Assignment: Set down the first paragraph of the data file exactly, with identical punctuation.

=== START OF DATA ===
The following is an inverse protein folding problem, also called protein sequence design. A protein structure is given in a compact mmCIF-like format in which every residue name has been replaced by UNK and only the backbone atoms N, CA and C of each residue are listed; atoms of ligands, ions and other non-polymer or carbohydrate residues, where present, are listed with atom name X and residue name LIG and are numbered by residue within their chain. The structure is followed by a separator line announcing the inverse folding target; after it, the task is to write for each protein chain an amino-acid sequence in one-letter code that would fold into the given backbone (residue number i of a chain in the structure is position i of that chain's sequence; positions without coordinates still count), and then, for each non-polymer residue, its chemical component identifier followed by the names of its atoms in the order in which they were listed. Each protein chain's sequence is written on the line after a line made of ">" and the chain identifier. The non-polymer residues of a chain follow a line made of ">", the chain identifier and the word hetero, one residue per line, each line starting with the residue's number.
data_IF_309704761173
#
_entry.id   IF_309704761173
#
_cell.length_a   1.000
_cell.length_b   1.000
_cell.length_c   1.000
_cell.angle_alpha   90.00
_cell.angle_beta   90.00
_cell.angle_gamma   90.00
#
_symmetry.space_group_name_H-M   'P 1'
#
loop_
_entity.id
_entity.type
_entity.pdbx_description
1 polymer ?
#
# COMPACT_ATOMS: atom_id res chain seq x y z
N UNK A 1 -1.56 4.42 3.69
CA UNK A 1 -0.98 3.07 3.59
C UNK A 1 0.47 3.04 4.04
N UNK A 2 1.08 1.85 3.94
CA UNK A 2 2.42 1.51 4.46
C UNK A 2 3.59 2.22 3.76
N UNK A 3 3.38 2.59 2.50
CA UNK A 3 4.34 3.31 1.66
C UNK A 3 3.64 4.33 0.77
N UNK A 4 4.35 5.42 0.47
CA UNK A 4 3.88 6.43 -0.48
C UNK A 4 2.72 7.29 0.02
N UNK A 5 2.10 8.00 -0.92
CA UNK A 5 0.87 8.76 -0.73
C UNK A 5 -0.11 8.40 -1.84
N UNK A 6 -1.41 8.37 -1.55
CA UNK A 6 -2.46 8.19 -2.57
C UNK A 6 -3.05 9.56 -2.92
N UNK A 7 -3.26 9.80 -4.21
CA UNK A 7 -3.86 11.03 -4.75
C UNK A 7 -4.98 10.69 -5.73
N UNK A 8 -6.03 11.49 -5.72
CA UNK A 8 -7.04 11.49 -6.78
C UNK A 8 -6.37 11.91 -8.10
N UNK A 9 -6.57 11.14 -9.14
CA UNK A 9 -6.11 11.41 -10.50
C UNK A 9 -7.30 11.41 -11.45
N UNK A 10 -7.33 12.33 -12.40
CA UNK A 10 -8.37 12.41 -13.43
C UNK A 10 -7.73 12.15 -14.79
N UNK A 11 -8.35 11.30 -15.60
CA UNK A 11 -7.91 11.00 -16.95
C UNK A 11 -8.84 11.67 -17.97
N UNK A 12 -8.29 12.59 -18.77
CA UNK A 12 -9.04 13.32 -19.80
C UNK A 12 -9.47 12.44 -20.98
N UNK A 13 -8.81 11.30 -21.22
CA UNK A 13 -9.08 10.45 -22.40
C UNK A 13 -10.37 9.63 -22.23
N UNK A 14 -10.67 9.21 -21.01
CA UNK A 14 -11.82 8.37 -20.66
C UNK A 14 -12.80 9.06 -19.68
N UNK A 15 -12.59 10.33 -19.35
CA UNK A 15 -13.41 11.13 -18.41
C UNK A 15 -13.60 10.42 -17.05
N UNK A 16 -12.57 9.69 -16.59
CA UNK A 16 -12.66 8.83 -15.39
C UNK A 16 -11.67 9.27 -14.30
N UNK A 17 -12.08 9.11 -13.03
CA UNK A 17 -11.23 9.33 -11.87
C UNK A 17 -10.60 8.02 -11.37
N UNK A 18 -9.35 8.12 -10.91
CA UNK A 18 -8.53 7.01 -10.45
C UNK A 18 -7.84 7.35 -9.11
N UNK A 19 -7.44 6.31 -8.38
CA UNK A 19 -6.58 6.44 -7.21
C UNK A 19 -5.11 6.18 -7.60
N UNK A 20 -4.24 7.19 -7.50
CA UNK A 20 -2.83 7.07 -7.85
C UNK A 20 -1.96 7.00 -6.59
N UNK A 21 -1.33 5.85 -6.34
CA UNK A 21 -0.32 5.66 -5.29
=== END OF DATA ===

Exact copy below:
The following is an inverse protein folding problem, also called protein sequence design. A protein structure is given in a compact mmCIF-like format in which every residue name has been replaced by UNK and only the backbone atoms N, CA and C of each residue are listed; atoms of ligands, ions and other non-polymer or carbohydrate residues, where present, are listed with atom name X and residue name LIG and are numbered by residue within their chain. The structure is followed by a separator line announcing the inverse folding target; after it, the task is to write for each protein chain an amino-acid sequence in one-letter code that would fold into the given backbone (residue number i of a chain in the structure is position i of that chain's sequence; positions without coordinates still count), and then, for each non-polymer residue, its chemical component identifier followed by the names of its atoms in the order in which they were listed. Each protein chain's sequence is written on the line after a line made of ">" and the chain identifier. The non-polymer residues of a chain follow a line made of ">", the chain identifier and the word hetero, one residue per line, each line starting with the residue's number.